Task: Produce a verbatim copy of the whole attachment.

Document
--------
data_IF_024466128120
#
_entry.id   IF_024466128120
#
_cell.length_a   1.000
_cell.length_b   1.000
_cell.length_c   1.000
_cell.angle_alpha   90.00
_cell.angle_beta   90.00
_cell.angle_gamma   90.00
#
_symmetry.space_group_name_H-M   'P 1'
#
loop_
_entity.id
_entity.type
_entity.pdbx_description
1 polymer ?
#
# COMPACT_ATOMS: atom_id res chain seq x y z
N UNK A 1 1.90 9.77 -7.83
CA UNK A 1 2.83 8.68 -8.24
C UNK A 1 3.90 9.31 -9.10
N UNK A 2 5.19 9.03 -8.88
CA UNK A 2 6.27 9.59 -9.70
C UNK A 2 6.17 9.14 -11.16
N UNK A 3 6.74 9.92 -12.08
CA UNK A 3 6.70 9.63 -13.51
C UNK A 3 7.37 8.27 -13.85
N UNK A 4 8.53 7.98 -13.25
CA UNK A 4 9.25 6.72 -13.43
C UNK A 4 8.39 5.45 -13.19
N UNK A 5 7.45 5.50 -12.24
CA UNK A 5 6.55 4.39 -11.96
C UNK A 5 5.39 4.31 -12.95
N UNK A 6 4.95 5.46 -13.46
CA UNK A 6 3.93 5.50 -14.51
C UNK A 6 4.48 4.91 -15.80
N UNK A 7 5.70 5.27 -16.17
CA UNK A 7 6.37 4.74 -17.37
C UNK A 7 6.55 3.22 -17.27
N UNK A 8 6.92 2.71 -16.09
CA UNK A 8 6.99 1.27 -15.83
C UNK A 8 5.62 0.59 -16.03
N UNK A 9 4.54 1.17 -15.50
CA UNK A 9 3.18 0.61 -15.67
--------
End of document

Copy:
data_IF_024466128120
#
_entry.id   IF_024466128120
#
_cell.length_a   1.000
_cell.length_b   1.000
_cell.length_c   1.000
_cell.angle_alpha   90.00
_cell.angle_beta   90.00
_cell.angle_gamma   90.00
#
_symmetry.space_group_name_H-M   'P 1'
#
loop_
_entity.id
_entity.type
_entity.pdbx_description
1 polymer ?
#
# COMPACT_ATOMS: atom_id res chain seq x y z
N UNK A 1 1.90 9.77 -7.83
CA UNK A 1 2.83 8.68 -8.24
C UNK A 1 3.90 9.31 -9.10
N UNK A 2 5.19 9.03 -8.88
CA UNK A 2 6.27 9.59 -9.70
C UNK A 2 6.17 9.14 -11.16
N UNK A 3 6.74 9.92 -12.08
CA UNK A 3 6.70 9.63 -13.51
C UNK A 3 7.37 8.27 -13.85
N UNK A 4 8.53 7.98 -13.25
CA UNK A 4 9.25 6.72 -13.43
C UNK A 4 8.39 5.45 -13.19
N UNK A 5 7.45 5.50 -12.24
CA UNK A 5 6.55 4.39 -11.96
C UNK A 5 5.39 4.31 -12.95
N UNK A 6 4.95 5.46 -13.46
CA UNK A 6 3.93 5.50 -14.51
C UNK A 6 4.48 4.91 -15.80
N UNK A 7 5.70 5.27 -16.17
CA UNK A 7 6.37 4.74 -17.37
C UNK A 7 6.55 3.22 -17.27
N UNK A 8 6.92 2.71 -16.09
CA UNK A 8 6.99 1.27 -15.83
C UNK A 8 5.62 0.59 -16.03
N UNK A 9 4.54 1.17 -15.50
CA UNK A 9 3.18 0.61 -15.67